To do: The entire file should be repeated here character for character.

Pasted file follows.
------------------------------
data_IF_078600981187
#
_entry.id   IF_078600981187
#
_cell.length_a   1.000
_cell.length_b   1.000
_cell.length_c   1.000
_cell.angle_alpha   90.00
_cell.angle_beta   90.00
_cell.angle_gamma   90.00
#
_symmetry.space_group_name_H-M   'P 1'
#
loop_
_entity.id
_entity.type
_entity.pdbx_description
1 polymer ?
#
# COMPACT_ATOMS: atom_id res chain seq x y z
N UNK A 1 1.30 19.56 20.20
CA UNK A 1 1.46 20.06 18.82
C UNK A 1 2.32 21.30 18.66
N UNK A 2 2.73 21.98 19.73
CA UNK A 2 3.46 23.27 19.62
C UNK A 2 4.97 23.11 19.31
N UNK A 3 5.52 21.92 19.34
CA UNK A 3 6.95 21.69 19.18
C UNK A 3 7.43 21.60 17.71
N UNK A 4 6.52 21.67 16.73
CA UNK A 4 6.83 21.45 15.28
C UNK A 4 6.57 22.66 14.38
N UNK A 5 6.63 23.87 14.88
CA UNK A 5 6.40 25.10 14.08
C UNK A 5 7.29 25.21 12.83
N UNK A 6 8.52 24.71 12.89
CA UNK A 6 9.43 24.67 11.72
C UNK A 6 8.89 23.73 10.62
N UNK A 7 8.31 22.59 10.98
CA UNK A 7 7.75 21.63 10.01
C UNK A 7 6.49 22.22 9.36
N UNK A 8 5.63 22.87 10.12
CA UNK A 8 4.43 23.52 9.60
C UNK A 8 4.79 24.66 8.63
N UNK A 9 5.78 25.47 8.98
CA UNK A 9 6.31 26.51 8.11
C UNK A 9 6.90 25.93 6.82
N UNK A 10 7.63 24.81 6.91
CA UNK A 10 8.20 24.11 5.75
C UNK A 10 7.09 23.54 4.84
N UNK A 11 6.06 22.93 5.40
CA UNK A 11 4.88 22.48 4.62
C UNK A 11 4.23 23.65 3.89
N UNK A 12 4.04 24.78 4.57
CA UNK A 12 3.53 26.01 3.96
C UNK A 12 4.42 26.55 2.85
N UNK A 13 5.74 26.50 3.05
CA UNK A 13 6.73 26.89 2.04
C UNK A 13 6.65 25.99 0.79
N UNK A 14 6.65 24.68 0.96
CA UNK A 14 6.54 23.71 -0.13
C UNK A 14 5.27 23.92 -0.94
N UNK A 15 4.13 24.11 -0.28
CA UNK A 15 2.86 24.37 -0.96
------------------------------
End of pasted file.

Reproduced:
data_IF_078600981187
#
_entry.id   IF_078600981187
#
_cell.length_a   1.000
_cell.length_b   1.000
_cell.length_c   1.000
_cell.angle_alpha   90.00
_cell.angle_beta   90.00
_cell.angle_gamma   90.00
#
_symmetry.space_group_name_H-M   'P 1'
#
loop_
_entity.id
_entity.type
_entity.pdbx_description
1 polymer ?
#
# COMPACT_ATOMS: atom_id res chain seq x y z
N UNK A 1 1.30 19.56 20.20
CA UNK A 1 1.46 20.06 18.82
C UNK A 1 2.32 21.30 18.66
N UNK A 2 2.73 21.98 19.73
CA UNK A 2 3.46 23.27 19.62
C UNK A 2 4.97 23.11 19.31
N UNK A 3 5.52 21.92 19.34
CA UNK A 3 6.95 21.69 19.18
C UNK A 3 7.43 21.60 17.71
N UNK A 4 6.52 21.67 16.73
CA UNK A 4 6.83 21.45 15.28
C UNK A 4 6.57 22.66 14.38
N UNK A 5 6.63 23.87 14.88
CA UNK A 5 6.40 25.10 14.08
C UNK A 5 7.29 25.21 12.83
N UNK A 6 8.52 24.71 12.89
CA UNK A 6 9.43 24.67 11.72
C UNK A 6 8.89 23.73 10.62
N UNK A 7 8.31 22.59 10.98
CA UNK A 7 7.75 21.63 10.01
C UNK A 7 6.49 22.22 9.36
N UNK A 8 5.63 22.87 10.12
CA UNK A 8 4.43 23.52 9.60
C UNK A 8 4.79 24.66 8.63
N UNK A 9 5.78 25.47 8.98
CA UNK A 9 6.31 26.51 8.11
C UNK A 9 6.90 25.93 6.82
N UNK A 10 7.63 24.81 6.91
CA UNK A 10 8.20 24.11 5.75
C UNK A 10 7.09 23.54 4.84
N UNK A 11 6.06 22.93 5.40
CA UNK A 11 4.88 22.48 4.62
C UNK A 11 4.23 23.65 3.89
N UNK A 12 4.04 24.78 4.57
CA UNK A 12 3.53 26.01 3.96
C UNK A 12 4.42 26.55 2.85
N UNK A 13 5.74 26.50 3.05
CA UNK A 13 6.73 26.89 2.04
C UNK A 13 6.65 25.99 0.79
N UNK A 14 6.65 24.68 0.96
CA UNK A 14 6.54 23.71 -0.13
C UNK A 14 5.27 23.92 -0.94
N UNK A 15 4.13 24.11 -0.28
CA UNK A 15 2.86 24.37 -0.96